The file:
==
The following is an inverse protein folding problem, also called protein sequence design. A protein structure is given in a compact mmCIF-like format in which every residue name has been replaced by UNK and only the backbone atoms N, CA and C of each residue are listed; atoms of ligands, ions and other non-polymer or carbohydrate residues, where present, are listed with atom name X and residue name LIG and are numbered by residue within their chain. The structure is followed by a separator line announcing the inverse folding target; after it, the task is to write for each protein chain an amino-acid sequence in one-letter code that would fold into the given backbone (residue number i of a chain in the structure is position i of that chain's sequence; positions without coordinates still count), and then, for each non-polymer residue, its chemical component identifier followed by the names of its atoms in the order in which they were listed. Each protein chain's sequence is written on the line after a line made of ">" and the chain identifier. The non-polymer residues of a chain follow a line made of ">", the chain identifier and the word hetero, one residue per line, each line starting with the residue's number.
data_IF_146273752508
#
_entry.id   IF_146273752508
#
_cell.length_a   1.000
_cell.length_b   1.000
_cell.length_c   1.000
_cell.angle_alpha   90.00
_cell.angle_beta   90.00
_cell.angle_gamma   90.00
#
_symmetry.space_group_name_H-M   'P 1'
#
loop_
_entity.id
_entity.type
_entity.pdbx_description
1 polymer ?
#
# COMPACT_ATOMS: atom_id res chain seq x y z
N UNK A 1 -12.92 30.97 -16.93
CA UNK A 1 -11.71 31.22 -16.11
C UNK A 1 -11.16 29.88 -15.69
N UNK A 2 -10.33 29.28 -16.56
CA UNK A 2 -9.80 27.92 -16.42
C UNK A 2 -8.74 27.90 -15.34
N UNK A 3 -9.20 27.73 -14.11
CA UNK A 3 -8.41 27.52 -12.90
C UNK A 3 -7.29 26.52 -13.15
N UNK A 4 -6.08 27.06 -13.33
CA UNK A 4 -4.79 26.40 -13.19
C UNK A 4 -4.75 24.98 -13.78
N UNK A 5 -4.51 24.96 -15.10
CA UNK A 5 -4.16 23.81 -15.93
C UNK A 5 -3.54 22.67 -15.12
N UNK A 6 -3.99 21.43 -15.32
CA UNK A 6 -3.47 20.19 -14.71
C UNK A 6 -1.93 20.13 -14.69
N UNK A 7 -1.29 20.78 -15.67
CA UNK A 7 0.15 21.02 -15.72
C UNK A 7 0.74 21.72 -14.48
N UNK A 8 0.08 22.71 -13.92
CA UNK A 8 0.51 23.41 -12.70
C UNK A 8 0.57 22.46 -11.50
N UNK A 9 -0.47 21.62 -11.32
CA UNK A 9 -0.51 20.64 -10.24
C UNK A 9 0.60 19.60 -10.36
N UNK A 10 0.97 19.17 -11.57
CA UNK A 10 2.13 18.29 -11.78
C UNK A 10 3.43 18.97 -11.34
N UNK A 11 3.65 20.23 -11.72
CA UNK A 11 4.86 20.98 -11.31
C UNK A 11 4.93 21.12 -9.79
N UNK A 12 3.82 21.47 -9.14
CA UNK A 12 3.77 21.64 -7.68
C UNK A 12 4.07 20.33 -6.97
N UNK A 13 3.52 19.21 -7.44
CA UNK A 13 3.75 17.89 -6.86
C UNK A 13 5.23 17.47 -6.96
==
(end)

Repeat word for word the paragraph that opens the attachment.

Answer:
The following is an inverse protein folding problem, also called protein sequence design. A protein structure is given in a compact mmCIF-like format in which every residue name has been replaced by UNK and only the backbone atoms N, CA and C of each residue are listed; atoms of ligands, ions and other non-polymer or carbohydrate residues, where present, are listed with atom name X and residue name LIG and are numbered by residue within their chain. The structure is followed by a separator line announcing the inverse folding target; after it, the task is to write for each protein chain an amino-acid sequence in one-letter code that would fold into the given backbone (residue number i of a chain in the structure is position i of that chain's sequence; positions without coordinates still count), and then, for each non-polymer residue, its chemical component identifier followed by the names of its atoms in the order in which they were listed. Each protein chain's sequence is written on the line after a line made of ">" and the chain identifier. The non-polymer residues of a chain follow a line made of ">", the chain identifier and the word hetero, one residue per line, each line starting with the residue's number.